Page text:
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Millions in crisis-hit Zimbabwe going hungry warns UN

30 dicembre 2019 | 15.04
LETTURA: 3 minuti

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Photo: Xinhua/Li Nuer

Over 200 million dollars are needed in the first half of 2020 alone to help feed millions of hungry people in Zimbabwe, where years of drought and economic crisis are fuelling an increasingly desperate situation, the United Nations World Food Programme warned on Monday.

“As things stand, we will run out of food by end of February, coinciding with the peak of the hunger season – when needs are at their highest,” said Niels Balzer, WFP’s Deputy Country Director in Zimbabwe. “Firm pledges are urgently needed as it can take up to three months for funding commitments to become food on people’s tables,” Balzer added.

Half Zimbabwe's population - nearly eight million people - do not have enough food to eat and WFP plans to double the number of people it assists to up to 4.1 million, the UN agency said.

Years of drought have slashed food production in Zimbabwe, once an African breadbasket. This year’s maize harvest was down 50 percent on 2018, with overall cereal output less than half the national requirement. By August this year, WFP was forced to launch an emergency lean season assistance programme to meet rising needs, months earlier than anticipated.

Since then, food shortages have become ever more pronounced. This month, maize, was only available in half of the markets WFP monitors countrywide.

Worryingly, runaway inflation has driven up the prices of basic commodities beyond the reach of all but the most privileged Zimbabweans.

Amid dire a shortage of foreign exchange and of local currency, Zimbabwe has seen drastic price increases - bread now costs 20 times what it cost six months ago, while the price of maize has nearly tripled over the same period.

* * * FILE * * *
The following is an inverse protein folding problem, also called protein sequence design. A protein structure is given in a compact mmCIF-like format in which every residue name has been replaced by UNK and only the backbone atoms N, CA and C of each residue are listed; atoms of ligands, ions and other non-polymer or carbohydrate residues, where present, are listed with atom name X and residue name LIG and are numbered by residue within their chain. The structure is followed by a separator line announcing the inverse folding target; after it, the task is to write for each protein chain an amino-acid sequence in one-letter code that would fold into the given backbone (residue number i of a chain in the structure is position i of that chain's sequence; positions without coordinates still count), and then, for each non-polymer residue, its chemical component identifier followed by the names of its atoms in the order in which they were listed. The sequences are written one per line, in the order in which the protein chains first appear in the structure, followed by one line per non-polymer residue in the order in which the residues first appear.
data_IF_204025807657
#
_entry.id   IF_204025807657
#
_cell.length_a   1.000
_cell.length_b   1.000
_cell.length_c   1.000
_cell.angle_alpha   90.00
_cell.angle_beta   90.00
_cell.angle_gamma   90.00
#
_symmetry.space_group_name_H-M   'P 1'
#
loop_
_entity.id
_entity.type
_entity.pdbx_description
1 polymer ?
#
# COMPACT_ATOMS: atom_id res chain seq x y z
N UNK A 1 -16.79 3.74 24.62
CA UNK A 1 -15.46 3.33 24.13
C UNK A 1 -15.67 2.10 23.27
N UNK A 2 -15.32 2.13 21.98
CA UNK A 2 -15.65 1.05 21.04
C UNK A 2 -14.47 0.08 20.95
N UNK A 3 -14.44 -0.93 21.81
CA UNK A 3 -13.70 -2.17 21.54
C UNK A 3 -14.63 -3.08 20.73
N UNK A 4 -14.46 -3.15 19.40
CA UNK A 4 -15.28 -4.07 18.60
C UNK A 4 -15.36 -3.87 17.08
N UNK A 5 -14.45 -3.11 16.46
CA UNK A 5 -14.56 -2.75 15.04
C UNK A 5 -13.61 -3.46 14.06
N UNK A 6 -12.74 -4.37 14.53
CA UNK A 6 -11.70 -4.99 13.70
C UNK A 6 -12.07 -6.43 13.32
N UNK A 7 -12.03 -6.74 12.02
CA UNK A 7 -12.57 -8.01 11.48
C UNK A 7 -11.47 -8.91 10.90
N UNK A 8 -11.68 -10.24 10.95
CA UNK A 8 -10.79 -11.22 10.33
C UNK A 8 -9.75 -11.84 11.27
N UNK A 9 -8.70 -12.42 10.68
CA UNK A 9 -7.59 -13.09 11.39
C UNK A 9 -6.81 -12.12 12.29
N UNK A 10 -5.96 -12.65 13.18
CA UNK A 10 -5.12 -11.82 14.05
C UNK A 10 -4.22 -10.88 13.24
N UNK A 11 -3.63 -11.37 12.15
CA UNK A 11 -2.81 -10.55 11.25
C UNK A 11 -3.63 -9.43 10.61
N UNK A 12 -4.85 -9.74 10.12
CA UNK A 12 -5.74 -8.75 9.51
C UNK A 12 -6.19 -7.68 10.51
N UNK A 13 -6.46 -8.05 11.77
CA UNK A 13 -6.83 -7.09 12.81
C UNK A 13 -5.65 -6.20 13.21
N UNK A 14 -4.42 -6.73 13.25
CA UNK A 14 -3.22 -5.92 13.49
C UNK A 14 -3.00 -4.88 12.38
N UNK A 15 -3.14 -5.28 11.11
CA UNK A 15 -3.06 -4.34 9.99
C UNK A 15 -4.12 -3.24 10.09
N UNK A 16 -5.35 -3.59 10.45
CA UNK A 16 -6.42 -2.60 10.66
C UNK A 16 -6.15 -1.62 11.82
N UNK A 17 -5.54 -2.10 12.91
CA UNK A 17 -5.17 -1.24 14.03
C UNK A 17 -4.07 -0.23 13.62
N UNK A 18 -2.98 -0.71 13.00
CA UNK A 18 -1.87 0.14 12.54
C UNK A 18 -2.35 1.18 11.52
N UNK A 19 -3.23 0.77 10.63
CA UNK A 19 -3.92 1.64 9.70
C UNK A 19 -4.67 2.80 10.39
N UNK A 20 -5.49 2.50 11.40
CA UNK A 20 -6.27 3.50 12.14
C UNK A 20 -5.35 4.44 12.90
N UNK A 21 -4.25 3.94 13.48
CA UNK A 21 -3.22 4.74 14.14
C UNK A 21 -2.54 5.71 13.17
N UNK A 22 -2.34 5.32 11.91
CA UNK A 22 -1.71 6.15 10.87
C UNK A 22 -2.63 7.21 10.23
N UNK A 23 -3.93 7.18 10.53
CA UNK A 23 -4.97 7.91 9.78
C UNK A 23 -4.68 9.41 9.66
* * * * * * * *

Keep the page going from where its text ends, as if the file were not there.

The deepening hardship is forcing families to eat less, skip meals, take children out of school, sell off livestock and fall into a 'vicious cycle' of debt, the agency said. There is little respite expected for the most vulnerable, including subsistence farmers who grow most of Zimbabwe’s food and depend on a single, increasingly erratic rainy season, WFP said.

Adding to the disastrous situation, this season’s rains are again late and inadequate, with planted seeds having failed to germinate in many areas. Forecasts of continuing hot and dry weather in the weeks ahead signal another poor harvest in April, putting lives and livelihoods at risk.

Acute local currency shortages and galloping inflation mean WFP needs to make 'a large-scale switch' from cash-based aid to food distributions but can only do so with sustained donor support, the agency underlined.

And owing to widespread food shortages currently affecting Southern Africa, much of the nearly 200,000 metric tons of food WFP requires must be shipped to South Africa or Mozambique and moved by road into land-locked Zimbabwe.

“While WFP now has the staff, partners, trucking and logistics capacity in place for a major surge in Zimbabwe, it is essential that we receive the funding to be able to fully deliver,” Balzer said.

“The lives of so many depend on this,” he underlined.

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